Haunted Hotels for Fearless Travelers

PHOTO: Omni Grove Park Inn
Courtesy Omni Grove Park Inn

Travelers who love a good ghost story may craft one of their own after spending a night at one of a handful of so-called haunted hotels around the country. From a suicidal bride who lingers at the inn where she was meant to be wed to the regal muse who haunts her husband's hotel, female ghosts are still spotted by guests at some establishments to this day. Here are a few places to book a room with a boo!

PHOTO: Omni Mount Washington
Courtesy Omni Mount Washington
Omni Mount Washington Resort

"Princess" Caroline Foster may have died in 1939, but according to staff at the Omni Mount Washington Resort in Bretton Woods, N.H., she still visits the estate her railroad tycoon husband, Joseph Stickney, erected in 1902. Reports of an "elegant woman in Victorian dress" are common, especially in room 314, where she has been seen sitting at the edge of the guest bed -- "the same custom-made, four-post bed Caroline shared with her husband," said hotel representatives.

PHOTO: The Pink Lady - Omni Grove Park Inn
Courtesy Omni Grove Park Inn
Omni Grove Park Inn

In Asheville, N.C., the 100-year-old Omni Grove Park Inn has been haunted by a "Pink Lady" for half a century. As the story goes, the young woman was a guest in room 545 in the 1920s, when she either jumped or was pushed to her death in the Main Inn's Palm Court, five floors below. Since then, hotel representatives told ABC News, some guests have reported seeing a pink mist or an apparition of a young, long-haired beauty in a pink gown.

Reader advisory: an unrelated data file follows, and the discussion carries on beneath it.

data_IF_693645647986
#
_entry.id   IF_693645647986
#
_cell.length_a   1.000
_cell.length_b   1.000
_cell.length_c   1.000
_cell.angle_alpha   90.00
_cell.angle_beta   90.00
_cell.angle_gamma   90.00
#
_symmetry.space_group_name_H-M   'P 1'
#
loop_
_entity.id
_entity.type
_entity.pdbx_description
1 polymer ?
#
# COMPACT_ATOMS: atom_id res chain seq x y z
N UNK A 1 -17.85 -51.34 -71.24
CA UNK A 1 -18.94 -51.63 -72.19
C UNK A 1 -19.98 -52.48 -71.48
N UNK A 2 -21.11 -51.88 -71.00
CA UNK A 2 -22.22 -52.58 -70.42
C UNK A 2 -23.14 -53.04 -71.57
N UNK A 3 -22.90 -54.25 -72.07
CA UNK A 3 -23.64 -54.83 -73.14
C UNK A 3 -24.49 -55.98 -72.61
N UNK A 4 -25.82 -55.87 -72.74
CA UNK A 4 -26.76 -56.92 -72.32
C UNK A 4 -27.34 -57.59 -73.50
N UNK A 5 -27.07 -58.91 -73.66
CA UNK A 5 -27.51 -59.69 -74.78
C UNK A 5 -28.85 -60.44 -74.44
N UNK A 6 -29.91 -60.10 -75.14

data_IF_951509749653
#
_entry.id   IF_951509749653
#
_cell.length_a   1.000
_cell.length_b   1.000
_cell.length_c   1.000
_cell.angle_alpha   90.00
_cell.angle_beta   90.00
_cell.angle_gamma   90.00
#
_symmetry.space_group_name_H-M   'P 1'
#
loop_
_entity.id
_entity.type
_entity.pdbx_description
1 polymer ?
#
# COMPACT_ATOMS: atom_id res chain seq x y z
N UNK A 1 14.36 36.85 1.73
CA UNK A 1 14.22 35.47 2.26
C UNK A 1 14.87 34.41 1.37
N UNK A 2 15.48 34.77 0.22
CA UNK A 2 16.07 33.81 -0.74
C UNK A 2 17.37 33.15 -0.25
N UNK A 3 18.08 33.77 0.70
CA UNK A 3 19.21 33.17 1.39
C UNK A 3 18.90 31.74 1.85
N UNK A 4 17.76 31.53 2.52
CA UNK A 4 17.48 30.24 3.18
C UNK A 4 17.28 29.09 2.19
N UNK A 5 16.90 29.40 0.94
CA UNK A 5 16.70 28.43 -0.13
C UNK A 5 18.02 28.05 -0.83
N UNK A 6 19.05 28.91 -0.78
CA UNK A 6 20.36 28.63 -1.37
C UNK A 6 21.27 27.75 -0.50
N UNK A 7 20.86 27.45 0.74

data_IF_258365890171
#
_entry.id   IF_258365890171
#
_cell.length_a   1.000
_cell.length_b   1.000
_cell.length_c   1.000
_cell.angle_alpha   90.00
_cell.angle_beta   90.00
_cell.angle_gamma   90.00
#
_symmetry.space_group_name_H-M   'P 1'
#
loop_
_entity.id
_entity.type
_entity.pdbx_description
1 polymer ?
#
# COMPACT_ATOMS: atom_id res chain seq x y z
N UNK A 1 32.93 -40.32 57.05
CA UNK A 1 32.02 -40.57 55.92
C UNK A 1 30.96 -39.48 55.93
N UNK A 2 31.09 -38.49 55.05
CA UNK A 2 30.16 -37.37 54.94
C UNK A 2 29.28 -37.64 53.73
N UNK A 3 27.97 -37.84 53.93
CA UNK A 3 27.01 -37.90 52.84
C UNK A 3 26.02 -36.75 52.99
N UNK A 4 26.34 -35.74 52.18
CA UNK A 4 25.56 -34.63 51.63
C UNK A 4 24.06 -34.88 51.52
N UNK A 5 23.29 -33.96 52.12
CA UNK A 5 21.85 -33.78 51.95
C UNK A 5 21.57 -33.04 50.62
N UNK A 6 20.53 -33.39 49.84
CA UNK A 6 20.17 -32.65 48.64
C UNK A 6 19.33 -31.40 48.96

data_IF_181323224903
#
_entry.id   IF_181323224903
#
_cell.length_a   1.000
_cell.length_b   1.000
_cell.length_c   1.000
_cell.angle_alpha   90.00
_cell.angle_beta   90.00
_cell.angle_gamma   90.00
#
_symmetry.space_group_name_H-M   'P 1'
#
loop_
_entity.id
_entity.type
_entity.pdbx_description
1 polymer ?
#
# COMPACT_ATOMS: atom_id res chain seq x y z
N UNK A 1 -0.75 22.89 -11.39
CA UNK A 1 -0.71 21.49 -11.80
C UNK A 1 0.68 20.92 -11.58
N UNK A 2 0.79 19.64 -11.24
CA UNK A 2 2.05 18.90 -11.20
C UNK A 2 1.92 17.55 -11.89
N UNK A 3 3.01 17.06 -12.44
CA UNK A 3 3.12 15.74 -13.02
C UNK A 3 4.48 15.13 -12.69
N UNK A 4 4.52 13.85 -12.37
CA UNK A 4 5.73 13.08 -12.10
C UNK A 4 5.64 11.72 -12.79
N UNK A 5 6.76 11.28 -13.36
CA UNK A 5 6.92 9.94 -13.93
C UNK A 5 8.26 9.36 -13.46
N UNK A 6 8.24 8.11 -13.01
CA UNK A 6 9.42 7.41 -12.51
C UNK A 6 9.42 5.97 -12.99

PHOTO: The Homestead- Fall Panorama
Courtesy The Homestead
The Omni Homestead

Built in 1766, The Omni Homestead in Hot Springs, Va., is one of the oldest resorts in America. It's also no stranger to spooky lore. Reports of ghost sightings from the 14th floor in the resort's oldest wing have been told for years. The spirit is believed to be a suicidal bride from the early 1900s whose groom ran off right before their wedding, causing her to take her own life.

PHOTO: Julia Staab
Courtesy La Posada de Santa Fe
La Posada de Santa Fe

Santa Fe Trail merchant Abraham Staab built La Posada de Santa Fe in New Mexico back in 1882 as a three-story Victorian mansion for his family. Hotel staff members claim that ever since Staab's wife, Julia, died in 1896 at the age of 52, her presence remained at Suite 100, her former bedroom. She is "invited" to all parties that take place at the hotel and staff members are instructed to say hello to her whenever they enter the room.

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